Bottom line: T-Mobile’s last reported earnings prior to incorporating Sprint were really good, even with COVID-19 impacts. Now the fun part begins – showing sustainable value to potential AT&T and Verizon switchers. That only comes with a consistent network experience.
The Great American Move in One Chart
Our Brief on the Great American Move generted many comments, mostly from data deniers who resorted to snarky subjective comments to disparage life in the South (and Texas). We are not one to back down from a fight, so, in that spirit, we present the U-Haul index, an ten-by-ten chart showing the cost differences between renting a 26 foot U-Haul from five select cities in the North (including Chicago) versus the South or West. (We are leaving California out of the mix for now because they warrant an entirely separate analysis).
Using a one-way 26’ U-Haul matrix is not a scientific study, but a snapshot of the “spot” market for movers. The thesis is that a wide gap (more than 1.5) over time likely signals a diaspora from the numerator (column) to the denominator (row) city. We requested the same details for each city pair shown below:
In most cases, the U-Haul theory holds. For example, a moving van rental from Houston to Atlanta costs exactly the same regardless of the originating city. Tampa and Nashville, both fast-growing cities, have overall higher ratios to move into these cities (see the Nashville row in the second matrix – except for Tampa, all of the ratios are above 1.0 meaning it’s more expensive to move to these cities than to move from the Music City).
In general, as we saw with the figure in the Sunday Brief devoted to this topic, cities in the South have better higher to/from ratios than their Northern counterparts. And even in the middle of the effects of a pandemic, it’s still only slightly more to move from New York to Chicago than vice versa. In the Northeast, the most attractive place to move to (at least from other towns in the Northeast) is Philadelphia. But that’s not saying much as the ratios to move from Philadelphia to any parts south is significantly more than the return trip.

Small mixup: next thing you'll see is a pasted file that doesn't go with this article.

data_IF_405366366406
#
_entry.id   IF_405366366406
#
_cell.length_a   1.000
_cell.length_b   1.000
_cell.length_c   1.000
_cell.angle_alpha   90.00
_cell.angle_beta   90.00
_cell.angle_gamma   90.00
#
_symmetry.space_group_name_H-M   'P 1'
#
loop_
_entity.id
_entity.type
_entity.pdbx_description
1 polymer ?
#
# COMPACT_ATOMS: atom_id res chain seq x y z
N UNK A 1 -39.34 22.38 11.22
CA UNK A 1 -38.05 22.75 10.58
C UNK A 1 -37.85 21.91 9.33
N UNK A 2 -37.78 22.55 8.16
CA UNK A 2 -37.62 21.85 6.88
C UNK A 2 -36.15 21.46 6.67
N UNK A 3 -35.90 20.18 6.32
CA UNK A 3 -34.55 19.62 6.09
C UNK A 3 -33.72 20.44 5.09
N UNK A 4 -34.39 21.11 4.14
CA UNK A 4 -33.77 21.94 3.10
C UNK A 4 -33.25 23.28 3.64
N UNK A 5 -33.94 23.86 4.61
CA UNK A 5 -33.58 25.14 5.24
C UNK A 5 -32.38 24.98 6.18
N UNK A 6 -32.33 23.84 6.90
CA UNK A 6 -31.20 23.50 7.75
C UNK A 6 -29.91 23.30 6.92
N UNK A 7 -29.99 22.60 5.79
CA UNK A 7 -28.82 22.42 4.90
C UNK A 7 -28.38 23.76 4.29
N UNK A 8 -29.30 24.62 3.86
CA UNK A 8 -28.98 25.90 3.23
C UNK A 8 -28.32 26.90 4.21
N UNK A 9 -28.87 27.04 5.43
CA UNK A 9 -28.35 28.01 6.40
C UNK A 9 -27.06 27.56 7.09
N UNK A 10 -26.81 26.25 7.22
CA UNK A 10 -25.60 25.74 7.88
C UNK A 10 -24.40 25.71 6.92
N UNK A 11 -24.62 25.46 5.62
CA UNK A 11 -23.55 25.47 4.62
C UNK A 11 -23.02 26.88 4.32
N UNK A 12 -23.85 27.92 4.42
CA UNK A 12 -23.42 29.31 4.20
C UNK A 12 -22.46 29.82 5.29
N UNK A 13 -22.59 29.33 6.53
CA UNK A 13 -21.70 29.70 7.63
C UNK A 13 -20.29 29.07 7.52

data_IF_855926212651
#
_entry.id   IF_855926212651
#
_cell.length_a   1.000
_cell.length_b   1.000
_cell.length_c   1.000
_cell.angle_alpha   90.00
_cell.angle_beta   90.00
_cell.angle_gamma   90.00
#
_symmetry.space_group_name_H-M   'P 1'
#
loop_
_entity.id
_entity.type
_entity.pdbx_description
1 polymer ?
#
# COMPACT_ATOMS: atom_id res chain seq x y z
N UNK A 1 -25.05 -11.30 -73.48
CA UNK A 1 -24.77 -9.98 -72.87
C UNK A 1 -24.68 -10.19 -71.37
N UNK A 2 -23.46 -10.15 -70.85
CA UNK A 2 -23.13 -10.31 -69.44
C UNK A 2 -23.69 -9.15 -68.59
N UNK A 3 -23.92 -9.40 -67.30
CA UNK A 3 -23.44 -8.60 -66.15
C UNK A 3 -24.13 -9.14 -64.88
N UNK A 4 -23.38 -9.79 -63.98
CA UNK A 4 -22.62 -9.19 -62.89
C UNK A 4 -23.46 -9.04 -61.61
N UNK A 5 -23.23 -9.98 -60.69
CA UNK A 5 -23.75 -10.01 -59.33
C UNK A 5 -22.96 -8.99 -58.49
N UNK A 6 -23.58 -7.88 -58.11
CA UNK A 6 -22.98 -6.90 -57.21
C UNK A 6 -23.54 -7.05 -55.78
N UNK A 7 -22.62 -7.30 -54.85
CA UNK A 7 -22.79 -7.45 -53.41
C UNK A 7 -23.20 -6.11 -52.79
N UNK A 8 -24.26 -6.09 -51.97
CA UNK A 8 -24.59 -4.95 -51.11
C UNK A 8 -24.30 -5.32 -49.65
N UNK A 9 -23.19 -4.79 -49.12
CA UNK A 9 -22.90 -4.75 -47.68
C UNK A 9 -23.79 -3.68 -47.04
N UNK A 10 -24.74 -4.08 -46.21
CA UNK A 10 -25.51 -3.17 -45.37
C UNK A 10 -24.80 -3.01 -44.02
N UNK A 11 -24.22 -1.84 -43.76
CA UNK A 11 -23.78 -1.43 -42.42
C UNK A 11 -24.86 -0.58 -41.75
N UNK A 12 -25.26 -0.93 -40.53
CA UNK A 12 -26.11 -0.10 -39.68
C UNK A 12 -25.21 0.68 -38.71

As mentioned earlier, this is a snapshot. If the diaspora extends to the suburbs (e.g., to Port Jarvis, PA, instead of Manhattan, NY) that’s one thing, but if it triggers a multi-hundred mile move to Nashville/ Charlotte/ Tampa/ Houston/ Atlanta, that’s more permanent. What’s safe to say for now is that few are saying “Let’s move (back) to the City” after the last eight weeks. The economic impacts of that mindset are potentially devastating to the Northeast. Networks need to adjust to these changes which is why we will definitely be refreshing this analysis.
That’s it for this week. Thanks again for your readership. Please keep the comments and suggestions coming, and, if you have time, check out the new and improved website here. If you have friends who would like to be on the email distribution, please have them send an email to firstname.lastname@example.org and we will include them on the list (or they can sign up directly through the new website).